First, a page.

SB2C Helldiver Mishaps Part II

A VB-18 Helldiver seen flat on the deck of the USS Intrepid (CV-11). The flight deck shows no visible damage but the prop tips are bent.
The US Navy continued to operate the Helldiver briefly in the post-war era. Here an SB2C-5 comes to a spectacular end aboard the USS Kersarge (CV-33) in September 1948.
A VB-92 Helldiver goes over the side of the USS Lexington (CV-16) with a second Essex-class carrier in the background. US Navy doctrine at the time was to operate carriers in Battle Groups of four, along with numerous escorts.
Another mishap aboard the USS Lexington (CV-16) as the prop of this Helldiver chews up the deck. On advantage of the wooden deck is that it could be repaired quickly.
Crash crews aboard the USS Hornet (CV-12) respond quickly as this VB-2 Helldiver impacts the island.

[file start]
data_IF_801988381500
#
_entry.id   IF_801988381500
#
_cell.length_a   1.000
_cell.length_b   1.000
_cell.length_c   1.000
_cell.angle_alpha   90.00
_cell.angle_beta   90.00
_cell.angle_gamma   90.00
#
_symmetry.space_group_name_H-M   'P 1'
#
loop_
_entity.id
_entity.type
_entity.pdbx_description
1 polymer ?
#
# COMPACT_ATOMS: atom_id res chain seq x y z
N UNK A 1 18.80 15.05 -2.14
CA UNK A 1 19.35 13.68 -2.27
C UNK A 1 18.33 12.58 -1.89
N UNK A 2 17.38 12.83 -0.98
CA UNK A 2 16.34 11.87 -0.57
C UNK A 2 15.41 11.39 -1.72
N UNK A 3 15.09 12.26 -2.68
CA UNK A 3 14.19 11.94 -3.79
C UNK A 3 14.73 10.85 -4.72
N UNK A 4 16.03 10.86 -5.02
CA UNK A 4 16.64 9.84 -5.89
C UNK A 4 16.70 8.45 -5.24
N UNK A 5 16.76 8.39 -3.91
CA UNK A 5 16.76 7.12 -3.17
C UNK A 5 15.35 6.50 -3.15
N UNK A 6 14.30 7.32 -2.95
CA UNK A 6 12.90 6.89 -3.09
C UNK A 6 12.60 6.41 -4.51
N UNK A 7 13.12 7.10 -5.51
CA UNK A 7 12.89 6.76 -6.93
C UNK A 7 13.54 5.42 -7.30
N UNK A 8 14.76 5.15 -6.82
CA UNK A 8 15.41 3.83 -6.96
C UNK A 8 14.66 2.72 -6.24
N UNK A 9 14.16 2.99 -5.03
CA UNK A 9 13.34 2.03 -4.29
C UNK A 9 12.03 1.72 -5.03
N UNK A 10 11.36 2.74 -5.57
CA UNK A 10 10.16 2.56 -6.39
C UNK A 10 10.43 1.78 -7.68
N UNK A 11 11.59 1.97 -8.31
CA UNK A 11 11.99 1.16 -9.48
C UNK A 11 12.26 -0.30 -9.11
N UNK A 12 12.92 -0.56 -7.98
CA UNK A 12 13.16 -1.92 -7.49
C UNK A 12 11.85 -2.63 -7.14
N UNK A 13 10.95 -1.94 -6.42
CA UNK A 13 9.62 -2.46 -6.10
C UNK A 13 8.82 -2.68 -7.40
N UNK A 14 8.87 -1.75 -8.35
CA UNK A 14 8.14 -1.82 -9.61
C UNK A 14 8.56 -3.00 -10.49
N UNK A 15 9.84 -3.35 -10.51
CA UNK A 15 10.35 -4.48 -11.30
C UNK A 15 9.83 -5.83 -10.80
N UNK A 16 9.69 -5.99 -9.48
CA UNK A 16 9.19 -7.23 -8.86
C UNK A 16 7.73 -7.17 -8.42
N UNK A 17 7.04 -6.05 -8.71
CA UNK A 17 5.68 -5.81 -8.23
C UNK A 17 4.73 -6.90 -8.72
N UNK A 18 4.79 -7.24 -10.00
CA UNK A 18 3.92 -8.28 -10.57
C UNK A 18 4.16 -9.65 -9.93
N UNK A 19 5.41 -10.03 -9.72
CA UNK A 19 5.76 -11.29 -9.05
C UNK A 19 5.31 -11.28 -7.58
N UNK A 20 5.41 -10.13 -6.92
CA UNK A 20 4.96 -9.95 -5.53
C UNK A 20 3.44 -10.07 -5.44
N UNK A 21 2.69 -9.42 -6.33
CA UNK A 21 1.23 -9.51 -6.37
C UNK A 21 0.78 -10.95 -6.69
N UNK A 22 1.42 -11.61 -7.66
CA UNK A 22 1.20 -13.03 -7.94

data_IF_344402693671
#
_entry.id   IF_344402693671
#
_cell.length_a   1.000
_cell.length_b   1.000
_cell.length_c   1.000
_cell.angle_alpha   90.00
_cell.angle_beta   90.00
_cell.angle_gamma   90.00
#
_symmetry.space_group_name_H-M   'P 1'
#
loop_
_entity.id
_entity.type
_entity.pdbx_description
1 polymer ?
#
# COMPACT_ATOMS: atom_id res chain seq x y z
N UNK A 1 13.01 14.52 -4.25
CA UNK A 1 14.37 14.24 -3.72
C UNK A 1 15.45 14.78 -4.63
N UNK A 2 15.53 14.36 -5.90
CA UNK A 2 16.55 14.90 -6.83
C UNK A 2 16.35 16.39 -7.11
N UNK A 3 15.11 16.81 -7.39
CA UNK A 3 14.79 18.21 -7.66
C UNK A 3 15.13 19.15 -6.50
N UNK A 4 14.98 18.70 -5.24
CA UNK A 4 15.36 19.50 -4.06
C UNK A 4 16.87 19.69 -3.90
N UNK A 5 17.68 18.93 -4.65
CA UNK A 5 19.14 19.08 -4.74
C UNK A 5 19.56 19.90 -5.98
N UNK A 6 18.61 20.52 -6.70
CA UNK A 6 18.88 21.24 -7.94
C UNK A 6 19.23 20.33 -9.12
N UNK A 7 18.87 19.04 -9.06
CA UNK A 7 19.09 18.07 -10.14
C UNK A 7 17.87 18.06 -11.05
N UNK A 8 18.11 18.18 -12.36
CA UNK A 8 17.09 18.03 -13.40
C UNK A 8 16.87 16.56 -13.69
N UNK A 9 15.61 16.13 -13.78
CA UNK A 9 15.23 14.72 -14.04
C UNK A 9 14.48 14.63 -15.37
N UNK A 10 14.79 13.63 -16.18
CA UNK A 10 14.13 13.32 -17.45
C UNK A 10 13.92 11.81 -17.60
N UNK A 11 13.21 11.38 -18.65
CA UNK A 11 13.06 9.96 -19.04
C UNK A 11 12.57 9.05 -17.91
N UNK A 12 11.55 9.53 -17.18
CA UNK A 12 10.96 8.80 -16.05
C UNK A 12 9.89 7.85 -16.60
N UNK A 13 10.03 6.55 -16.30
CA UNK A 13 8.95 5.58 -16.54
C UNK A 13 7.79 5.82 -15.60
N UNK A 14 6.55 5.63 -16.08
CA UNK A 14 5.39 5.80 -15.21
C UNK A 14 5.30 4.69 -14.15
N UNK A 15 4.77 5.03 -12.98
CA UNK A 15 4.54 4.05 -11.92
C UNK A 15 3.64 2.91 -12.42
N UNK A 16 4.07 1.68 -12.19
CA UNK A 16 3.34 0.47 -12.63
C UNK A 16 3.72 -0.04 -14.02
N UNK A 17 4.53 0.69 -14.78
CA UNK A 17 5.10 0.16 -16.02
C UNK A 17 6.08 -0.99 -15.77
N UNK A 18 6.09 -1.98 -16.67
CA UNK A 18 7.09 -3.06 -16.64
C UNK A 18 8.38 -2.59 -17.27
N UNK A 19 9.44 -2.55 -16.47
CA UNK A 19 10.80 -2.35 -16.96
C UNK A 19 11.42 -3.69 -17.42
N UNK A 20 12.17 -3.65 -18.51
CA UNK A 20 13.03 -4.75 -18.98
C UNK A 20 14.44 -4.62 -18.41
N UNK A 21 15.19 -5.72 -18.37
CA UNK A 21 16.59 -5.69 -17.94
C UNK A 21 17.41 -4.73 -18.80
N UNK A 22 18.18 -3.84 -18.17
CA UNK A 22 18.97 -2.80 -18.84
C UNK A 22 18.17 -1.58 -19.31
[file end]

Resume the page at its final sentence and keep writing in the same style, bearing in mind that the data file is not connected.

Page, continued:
The Helldiver was notoriously hard to control at low speeds resulting in another collision with the after 5”/38 gun mounts aboard the USS Wasp (CV-18).
With a long nose and a short tail the Helldiver displayed a tendency to nose over if the tailhook missed the arresting wires but the landing gear did not. This mishap occurred aboard the USS Shangri-La (CV-38) on 13MAR45.
A Helldiver hangs suspended over the side of the USS Intrepid (CV-11) on 30OCT44 after the Battle of Leyte Gulf. The odd thing is the tail markings indicate the aircraft was assigned to the USS Hancock (CV-19) at the time.
A view of the same Helldiver from below shows just how precarious the situation is. Aside from the bent prop the aircraft appears relatively undamaged.
This SB2C-4E has come in too low and struck the ramp of the USS Shangri-La (CV-38).

Part I here: